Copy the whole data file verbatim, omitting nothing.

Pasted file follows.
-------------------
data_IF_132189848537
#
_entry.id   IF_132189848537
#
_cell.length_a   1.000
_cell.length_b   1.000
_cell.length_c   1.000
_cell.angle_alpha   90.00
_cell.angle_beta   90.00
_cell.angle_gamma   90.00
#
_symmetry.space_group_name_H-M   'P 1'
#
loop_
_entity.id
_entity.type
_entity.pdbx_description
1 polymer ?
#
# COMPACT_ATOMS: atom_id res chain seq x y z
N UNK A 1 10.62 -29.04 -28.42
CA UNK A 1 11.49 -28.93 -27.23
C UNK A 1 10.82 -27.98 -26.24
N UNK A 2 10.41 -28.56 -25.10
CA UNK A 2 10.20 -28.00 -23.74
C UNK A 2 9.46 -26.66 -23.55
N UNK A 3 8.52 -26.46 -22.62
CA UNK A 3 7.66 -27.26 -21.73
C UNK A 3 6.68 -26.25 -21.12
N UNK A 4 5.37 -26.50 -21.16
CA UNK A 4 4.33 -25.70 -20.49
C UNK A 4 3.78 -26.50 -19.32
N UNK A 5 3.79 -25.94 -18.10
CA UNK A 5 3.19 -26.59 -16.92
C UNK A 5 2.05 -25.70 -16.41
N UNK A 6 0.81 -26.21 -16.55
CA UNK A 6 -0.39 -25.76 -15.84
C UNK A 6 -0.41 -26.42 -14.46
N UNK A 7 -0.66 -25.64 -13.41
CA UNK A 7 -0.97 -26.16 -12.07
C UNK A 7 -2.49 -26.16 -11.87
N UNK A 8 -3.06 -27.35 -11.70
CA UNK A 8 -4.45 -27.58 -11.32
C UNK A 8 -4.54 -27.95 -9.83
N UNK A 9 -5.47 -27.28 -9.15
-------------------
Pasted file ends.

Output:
data_IF_132189848537
#
_entry.id   IF_132189848537
#
_cell.length_a   1.000
_cell.length_b   1.000
_cell.length_c   1.000
_cell.angle_alpha   90.00
_cell.angle_beta   90.00
_cell.angle_gamma   90.00
#
_symmetry.space_group_name_H-M   'P 1'
#
loop_
_entity.id
_entity.type
_entity.pdbx_description
1 polymer ?
#
# COMPACT_ATOMS: atom_id res chain seq x y z
N UNK A 1 10.62 -29.04 -28.42
CA UNK A 1 11.49 -28.93 -27.23
C UNK A 1 10.82 -27.98 -26.24
N UNK A 2 10.41 -28.56 -25.10
CA UNK A 2 10.20 -28.00 -23.74
C UNK A 2 9.46 -26.66 -23.55
N UNK A 3 8.52 -26.46 -22.62
CA UNK A 3 7.66 -27.26 -21.73
C UNK A 3 6.68 -26.25 -21.12
N UNK A 4 5.37 -26.50 -21.16
CA UNK A 4 4.33 -25.70 -20.49
C UNK A 4 3.78 -26.50 -19.32
N UNK A 5 3.79 -25.94 -18.10
CA UNK A 5 3.19 -26.59 -16.92
C UNK A 5 2.05 -25.70 -16.41
N UNK A 6 0.81 -26.21 -16.55
CA UNK A 6 -0.39 -25.76 -15.84
C UNK A 6 -0.41 -26.42 -14.46
N UNK A 7 -0.66 -25.64 -13.41
CA UNK A 7 -0.97 -26.16 -12.07
C UNK A 7 -2.49 -26.16 -11.87
N UNK A 8 -3.06 -27.35 -11.70
CA UNK A 8 -4.45 -27.58 -11.32
C UNK A 8 -4.54 -27.95 -9.83
N UNK A 9 -5.47 -27.28 -9.15